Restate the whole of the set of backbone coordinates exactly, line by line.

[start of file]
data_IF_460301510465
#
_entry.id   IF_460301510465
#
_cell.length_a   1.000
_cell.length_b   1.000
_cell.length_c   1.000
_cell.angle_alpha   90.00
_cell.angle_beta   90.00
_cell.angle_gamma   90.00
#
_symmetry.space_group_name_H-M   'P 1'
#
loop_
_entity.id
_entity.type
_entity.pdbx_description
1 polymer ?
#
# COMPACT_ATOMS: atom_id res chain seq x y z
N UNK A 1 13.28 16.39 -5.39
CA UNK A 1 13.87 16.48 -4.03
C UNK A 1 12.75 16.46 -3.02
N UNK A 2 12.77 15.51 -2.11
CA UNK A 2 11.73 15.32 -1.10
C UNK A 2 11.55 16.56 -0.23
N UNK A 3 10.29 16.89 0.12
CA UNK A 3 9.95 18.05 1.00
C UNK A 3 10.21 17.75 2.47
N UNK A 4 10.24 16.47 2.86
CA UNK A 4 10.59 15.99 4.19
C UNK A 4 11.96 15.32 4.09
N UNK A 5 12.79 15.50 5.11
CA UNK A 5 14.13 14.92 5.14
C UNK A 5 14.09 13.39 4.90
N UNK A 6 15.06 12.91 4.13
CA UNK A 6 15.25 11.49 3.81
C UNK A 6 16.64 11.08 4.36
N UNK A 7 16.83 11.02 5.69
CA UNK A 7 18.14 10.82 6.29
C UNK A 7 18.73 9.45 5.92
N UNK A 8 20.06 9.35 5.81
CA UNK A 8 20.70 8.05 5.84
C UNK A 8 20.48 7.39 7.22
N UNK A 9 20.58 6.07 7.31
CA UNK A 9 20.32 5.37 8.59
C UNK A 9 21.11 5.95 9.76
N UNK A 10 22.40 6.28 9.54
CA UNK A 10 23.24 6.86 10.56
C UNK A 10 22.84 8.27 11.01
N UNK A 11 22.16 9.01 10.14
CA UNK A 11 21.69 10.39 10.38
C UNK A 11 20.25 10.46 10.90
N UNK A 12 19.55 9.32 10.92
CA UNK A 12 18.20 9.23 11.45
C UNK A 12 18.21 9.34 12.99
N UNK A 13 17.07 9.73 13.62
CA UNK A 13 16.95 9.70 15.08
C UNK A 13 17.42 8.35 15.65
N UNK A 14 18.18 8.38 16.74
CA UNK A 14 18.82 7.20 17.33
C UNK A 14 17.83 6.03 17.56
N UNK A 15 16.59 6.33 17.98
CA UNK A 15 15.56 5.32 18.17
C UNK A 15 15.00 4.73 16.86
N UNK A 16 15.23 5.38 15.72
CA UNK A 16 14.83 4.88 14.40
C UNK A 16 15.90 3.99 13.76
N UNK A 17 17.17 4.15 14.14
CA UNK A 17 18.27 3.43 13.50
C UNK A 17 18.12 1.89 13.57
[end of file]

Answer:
data_IF_460301510465
#
_entry.id   IF_460301510465
#
_cell.length_a   1.000
_cell.length_b   1.000
_cell.length_c   1.000
_cell.angle_alpha   90.00
_cell.angle_beta   90.00
_cell.angle_gamma   90.00
#
_symmetry.space_group_name_H-M   'P 1'
#
loop_
_entity.id
_entity.type
_entity.pdbx_description
1 polymer ?
#
# COMPACT_ATOMS: atom_id res chain seq x y z
N UNK A 1 13.28 16.39 -5.39
CA UNK A 1 13.87 16.48 -4.03
C UNK A 1 12.75 16.46 -3.02
N UNK A 2 12.77 15.51 -2.11
CA UNK A 2 11.73 15.32 -1.10
C UNK A 2 11.55 16.56 -0.23
N UNK A 3 10.29 16.89 0.12
CA UNK A 3 9.95 18.05 1.00
C UNK A 3 10.21 17.75 2.47
N UNK A 4 10.24 16.47 2.86
CA UNK A 4 10.59 15.99 4.19
C UNK A 4 11.96 15.32 4.09
N UNK A 5 12.79 15.50 5.11
CA UNK A 5 14.13 14.92 5.14
C UNK A 5 14.09 13.39 4.90
N UNK A 6 15.06 12.91 4.13
CA UNK A 6 15.25 11.49 3.81
C UNK A 6 16.64 11.08 4.36
N UNK A 7 16.83 11.02 5.69
CA UNK A 7 18.14 10.82 6.29
C UNK A 7 18.73 9.45 5.92
N UNK A 8 20.06 9.35 5.81
CA UNK A 8 20.70 8.05 5.84
C UNK A 8 20.48 7.39 7.22
N UNK A 9 20.58 6.07 7.31
CA UNK A 9 20.32 5.37 8.59
C UNK A 9 21.11 5.95 9.76
N UNK A 10 22.40 6.28 9.54
CA UNK A 10 23.24 6.86 10.56
C UNK A 10 22.84 8.27 11.01
N UNK A 11 22.16 9.01 10.14
CA UNK A 11 21.69 10.39 10.38
C UNK A 11 20.25 10.46 10.90
N UNK A 12 19.55 9.32 10.92
CA UNK A 12 18.20 9.23 11.45
C UNK A 12 18.21 9.34 12.99
N UNK A 13 17.07 9.73 13.62
CA UNK A 13 16.95 9.70 15.08
C UNK A 13 17.42 8.35 15.65
N UNK A 14 18.18 8.38 16.74
CA UNK A 14 18.82 7.20 17.33
C UNK A 14 17.83 6.03 17.56
N UNK A 15 16.59 6.33 17.98
CA UNK A 15 15.56 5.32 18.17
C UNK A 15 15.00 4.73 16.86
N UNK A 16 15.23 5.38 15.72
CA UNK A 16 14.83 4.88 14.40
C UNK A 16 15.90 3.99 13.76
N UNK A 17 17.17 4.15 14.14
CA UNK A 17 18.27 3.43 13.50
C UNK A 17 18.12 1.89 13.57